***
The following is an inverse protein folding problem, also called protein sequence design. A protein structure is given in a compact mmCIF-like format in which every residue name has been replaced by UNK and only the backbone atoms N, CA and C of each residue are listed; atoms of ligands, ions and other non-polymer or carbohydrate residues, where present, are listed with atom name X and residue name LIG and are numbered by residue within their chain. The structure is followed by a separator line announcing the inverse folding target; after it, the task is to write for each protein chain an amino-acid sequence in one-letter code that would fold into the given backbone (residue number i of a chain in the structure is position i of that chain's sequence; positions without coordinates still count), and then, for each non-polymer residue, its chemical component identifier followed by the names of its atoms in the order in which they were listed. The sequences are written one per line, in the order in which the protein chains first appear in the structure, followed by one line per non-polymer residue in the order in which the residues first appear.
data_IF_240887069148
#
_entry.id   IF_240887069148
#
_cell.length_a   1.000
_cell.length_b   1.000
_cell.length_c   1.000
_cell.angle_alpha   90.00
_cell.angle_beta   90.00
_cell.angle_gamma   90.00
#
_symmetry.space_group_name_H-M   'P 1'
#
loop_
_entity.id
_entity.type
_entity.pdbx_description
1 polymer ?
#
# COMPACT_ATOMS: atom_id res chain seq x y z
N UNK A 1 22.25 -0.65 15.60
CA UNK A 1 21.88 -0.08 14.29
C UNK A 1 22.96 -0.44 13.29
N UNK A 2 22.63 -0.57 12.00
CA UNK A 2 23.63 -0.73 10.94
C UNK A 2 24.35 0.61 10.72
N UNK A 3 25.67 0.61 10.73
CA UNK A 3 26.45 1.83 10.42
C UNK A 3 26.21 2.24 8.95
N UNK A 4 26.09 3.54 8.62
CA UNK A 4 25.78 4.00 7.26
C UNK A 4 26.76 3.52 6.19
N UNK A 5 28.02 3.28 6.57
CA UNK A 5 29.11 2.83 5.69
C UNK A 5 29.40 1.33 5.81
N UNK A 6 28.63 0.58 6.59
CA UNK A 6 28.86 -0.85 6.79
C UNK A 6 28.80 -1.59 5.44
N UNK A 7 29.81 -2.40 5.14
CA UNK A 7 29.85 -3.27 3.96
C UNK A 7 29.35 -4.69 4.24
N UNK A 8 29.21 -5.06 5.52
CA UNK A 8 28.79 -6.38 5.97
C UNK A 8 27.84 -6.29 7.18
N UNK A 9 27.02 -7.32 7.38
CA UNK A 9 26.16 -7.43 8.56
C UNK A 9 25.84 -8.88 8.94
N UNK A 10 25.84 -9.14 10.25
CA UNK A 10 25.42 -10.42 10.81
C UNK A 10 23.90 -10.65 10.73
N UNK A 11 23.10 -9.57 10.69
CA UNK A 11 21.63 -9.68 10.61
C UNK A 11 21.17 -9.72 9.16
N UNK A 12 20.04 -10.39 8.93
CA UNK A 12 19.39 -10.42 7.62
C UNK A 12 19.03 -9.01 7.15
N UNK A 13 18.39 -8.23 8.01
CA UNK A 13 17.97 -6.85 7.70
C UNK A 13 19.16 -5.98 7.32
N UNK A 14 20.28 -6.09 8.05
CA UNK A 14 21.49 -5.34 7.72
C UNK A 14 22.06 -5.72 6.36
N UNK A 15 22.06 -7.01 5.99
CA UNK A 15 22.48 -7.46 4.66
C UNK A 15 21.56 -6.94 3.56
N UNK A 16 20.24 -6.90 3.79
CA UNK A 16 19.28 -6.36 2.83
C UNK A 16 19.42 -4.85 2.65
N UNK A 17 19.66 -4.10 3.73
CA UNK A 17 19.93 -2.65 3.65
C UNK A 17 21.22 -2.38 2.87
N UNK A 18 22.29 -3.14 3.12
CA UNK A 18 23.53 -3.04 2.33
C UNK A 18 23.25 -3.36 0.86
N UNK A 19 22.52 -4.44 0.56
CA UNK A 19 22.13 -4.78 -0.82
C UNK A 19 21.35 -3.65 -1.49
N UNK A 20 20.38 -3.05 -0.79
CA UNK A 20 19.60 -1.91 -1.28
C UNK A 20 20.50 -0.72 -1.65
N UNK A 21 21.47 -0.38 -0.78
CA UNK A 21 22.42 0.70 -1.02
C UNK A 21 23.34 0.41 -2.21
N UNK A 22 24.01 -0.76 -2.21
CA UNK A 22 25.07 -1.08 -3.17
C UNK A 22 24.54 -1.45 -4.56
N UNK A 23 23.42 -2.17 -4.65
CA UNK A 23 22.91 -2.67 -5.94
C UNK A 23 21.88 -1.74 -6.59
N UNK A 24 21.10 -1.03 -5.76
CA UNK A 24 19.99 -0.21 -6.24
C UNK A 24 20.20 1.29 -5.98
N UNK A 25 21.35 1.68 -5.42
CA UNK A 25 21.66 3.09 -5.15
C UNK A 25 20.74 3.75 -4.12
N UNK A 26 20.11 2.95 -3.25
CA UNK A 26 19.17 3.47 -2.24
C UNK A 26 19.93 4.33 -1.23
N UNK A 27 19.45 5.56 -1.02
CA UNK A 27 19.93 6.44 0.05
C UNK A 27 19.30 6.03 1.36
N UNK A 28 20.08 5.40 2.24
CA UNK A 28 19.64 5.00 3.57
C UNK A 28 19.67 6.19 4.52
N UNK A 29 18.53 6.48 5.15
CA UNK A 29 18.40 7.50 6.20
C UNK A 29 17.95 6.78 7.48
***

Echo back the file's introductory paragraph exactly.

The following is an inverse protein folding problem, also called protein sequence design. A protein structure is given in a compact mmCIF-like format in which every residue name has been replaced by UNK and only the backbone atoms N, CA and C of each residue are listed; atoms of ligands, ions and other non-polymer or carbohydrate residues, where present, are listed with atom name X and residue name LIG and are numbered by residue within their chain. The structure is followed by a separator line announcing the inverse folding target; after it, the task is to write for each protein chain an amino-acid sequence in one-letter code that would fold into the given backbone (residue number i of a chain in the structure is position i of that chain's sequence; positions without coordinates still count), and then, for each non-polymer residue, its chemical component identifier followed by the names of its atoms in the order in which they were listed. The sequences are written one per line, in the order in which the protein chains first appear in the structure, followed by one line per non-polymer residue in the order in which the residues first appear.